As regards the origin of these tribes, only conjecture is at hand. Not enough is known on that topic to serve for the foundation of a respectable hypothesis, although the common origin of all North American tribes has been taken for granted. From facts which have come under his notice, Judge Rosborough, formerly Indian agent in Northern California, is of the opinion that there have been three lines of aboriginal migration southward through Southern Oregon and Northern California, namely: one by the coast, dispersing toward the interior; secondly, that along the Willamette Valley, crossing the Calapooia Mountains and the Umpqua and Rogue rivers, Shasta and Scott valleys; the other wave coming up the Des Chutes River and peopling the vicinity of the lakes. As an evidence of the second movement it is known that all the tribes inhabiting the region referred to spoke the same language and confederated against their neighbors, particularly the Pit River Indians, who arrested their course in the south. The traditions of the Shastas show they had driven a tribe out of their habitation and occupied it themselves.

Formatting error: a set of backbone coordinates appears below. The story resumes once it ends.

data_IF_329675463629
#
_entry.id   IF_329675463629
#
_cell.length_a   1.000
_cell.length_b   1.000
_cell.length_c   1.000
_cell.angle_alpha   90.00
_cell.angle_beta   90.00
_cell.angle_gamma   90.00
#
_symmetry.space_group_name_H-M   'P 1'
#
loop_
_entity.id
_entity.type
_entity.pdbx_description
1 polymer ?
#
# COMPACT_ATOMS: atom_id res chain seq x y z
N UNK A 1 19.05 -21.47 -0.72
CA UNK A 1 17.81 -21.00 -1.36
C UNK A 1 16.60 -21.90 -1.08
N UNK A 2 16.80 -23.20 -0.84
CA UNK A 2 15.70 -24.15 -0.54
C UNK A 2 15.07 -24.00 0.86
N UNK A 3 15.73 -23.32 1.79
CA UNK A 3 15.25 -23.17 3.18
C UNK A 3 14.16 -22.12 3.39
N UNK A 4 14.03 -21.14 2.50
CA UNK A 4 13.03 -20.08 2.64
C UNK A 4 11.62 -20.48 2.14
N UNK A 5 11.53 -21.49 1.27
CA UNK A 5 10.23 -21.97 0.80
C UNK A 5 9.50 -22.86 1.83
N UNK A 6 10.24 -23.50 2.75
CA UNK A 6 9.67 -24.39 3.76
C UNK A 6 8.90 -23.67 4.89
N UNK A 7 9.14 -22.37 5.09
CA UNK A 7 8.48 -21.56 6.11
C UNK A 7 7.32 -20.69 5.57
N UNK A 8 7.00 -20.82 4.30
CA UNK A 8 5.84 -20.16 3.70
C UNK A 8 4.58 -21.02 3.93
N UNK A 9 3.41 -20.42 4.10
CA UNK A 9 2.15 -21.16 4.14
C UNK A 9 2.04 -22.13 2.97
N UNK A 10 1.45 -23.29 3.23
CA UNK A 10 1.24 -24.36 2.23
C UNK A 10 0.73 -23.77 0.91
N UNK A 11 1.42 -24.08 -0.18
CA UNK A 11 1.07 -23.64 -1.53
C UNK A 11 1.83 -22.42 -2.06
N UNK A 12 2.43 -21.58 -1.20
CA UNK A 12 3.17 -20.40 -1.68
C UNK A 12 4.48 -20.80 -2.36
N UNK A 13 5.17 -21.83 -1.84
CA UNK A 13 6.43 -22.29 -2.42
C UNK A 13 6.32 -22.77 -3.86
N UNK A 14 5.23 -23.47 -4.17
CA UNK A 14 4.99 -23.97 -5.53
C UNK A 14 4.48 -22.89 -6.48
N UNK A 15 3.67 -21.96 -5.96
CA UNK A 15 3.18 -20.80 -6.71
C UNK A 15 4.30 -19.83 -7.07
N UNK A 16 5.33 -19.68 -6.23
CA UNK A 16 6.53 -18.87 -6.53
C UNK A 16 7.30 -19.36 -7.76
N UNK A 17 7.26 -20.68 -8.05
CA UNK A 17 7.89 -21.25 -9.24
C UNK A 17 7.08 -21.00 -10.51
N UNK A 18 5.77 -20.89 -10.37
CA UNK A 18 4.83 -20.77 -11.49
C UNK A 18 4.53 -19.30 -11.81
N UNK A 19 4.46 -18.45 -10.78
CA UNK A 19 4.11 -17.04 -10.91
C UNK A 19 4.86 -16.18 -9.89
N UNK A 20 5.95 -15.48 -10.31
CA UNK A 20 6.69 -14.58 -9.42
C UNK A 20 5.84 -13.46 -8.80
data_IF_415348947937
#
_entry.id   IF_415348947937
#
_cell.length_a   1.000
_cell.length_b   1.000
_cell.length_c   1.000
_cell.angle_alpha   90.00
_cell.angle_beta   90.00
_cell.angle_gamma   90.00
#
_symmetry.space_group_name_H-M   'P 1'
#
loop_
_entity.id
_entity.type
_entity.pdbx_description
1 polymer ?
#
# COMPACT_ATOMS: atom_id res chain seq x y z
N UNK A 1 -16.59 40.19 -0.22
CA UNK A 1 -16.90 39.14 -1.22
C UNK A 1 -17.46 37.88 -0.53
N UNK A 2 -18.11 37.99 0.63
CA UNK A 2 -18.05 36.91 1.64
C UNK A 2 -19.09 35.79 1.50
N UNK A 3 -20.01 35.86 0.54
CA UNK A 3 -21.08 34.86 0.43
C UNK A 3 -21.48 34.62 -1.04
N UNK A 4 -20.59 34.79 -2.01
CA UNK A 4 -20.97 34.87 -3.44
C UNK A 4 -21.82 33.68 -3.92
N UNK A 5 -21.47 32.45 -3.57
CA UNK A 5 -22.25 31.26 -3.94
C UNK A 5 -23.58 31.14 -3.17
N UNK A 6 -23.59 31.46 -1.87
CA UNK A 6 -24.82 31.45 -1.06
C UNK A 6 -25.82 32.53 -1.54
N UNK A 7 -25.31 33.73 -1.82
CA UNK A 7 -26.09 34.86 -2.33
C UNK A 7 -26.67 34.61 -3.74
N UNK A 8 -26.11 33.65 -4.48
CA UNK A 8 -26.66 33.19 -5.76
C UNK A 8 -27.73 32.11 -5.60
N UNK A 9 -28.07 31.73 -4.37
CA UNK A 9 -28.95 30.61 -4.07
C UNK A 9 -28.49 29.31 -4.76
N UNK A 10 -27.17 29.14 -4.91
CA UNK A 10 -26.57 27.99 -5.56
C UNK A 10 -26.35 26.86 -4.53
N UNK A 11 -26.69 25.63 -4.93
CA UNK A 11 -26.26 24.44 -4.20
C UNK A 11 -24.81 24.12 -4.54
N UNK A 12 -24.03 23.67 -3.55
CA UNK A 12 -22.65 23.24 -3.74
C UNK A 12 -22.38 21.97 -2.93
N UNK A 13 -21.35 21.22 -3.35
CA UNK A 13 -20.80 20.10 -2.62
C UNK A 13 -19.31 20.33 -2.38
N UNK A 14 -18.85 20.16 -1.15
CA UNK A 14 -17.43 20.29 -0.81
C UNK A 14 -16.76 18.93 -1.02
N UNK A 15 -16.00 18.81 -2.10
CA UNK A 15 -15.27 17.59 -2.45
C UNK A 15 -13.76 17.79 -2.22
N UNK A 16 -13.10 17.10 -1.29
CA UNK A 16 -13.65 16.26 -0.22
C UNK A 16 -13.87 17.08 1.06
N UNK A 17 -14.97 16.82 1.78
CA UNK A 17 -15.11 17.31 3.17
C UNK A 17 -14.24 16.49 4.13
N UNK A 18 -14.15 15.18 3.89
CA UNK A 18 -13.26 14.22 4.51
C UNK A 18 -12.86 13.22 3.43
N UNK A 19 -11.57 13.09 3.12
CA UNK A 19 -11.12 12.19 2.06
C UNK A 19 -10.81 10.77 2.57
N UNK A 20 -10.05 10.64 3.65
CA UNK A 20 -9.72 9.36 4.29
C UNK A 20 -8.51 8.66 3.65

The Klamaths have been known among themselves and surrounding tribes as Muck-a-lucks, Klamaths, Klamets, Luuami (their own name), and Tlamath. The Rogue Rivers, according to various authorities, called themselves To-to-ten, Tutatamy, Totutime, Tootouni, Tootooton, Tutoten, Tototin, Tutotutna, and Too-toot-na; all of which may be regarded as the same word, uttered variously by individuals of different tribes, and reproduced in writing as variously. For the purposes of this history their ordinary designation, Rogue Rivers, will be adopted, inasmuch as they have attained a celebrity under that name, and as it in consequence conveys a readier meaning than either of the native words the use of which, in addition, carries a suspicion of pedantry. Tribal designations among the Indians, it is to be observed, were and are exceedingly indefinite and troublesome to the student. For example: tribes of restricted numbers frequently call themselves by the name of their head chief; and the tribal name is frequently used indifferently with that of the chief. The Klamaths for a time called themselves, and were called by their white neighbors, La-lakes. Their principal chief also bore that name, and by it was known to a large part of the state. The name, beyond doubt, is la-lac--meaning, in French, the lake, and was applied by French or Canadian travelers or trappers, in allusion to the great Klamath Lakes, upon whose shores these people dwelt. Adopted by the natives, this foreign word was applied to the tribe and to the great peace chief, who became in his day the most eminent of his race. The habit of loosely applying their designations has made the study of Indian traditions and history very difficult indeed, and is probably the most fruitful source of error which presents itself in the pursuit of aboriginal archaeology.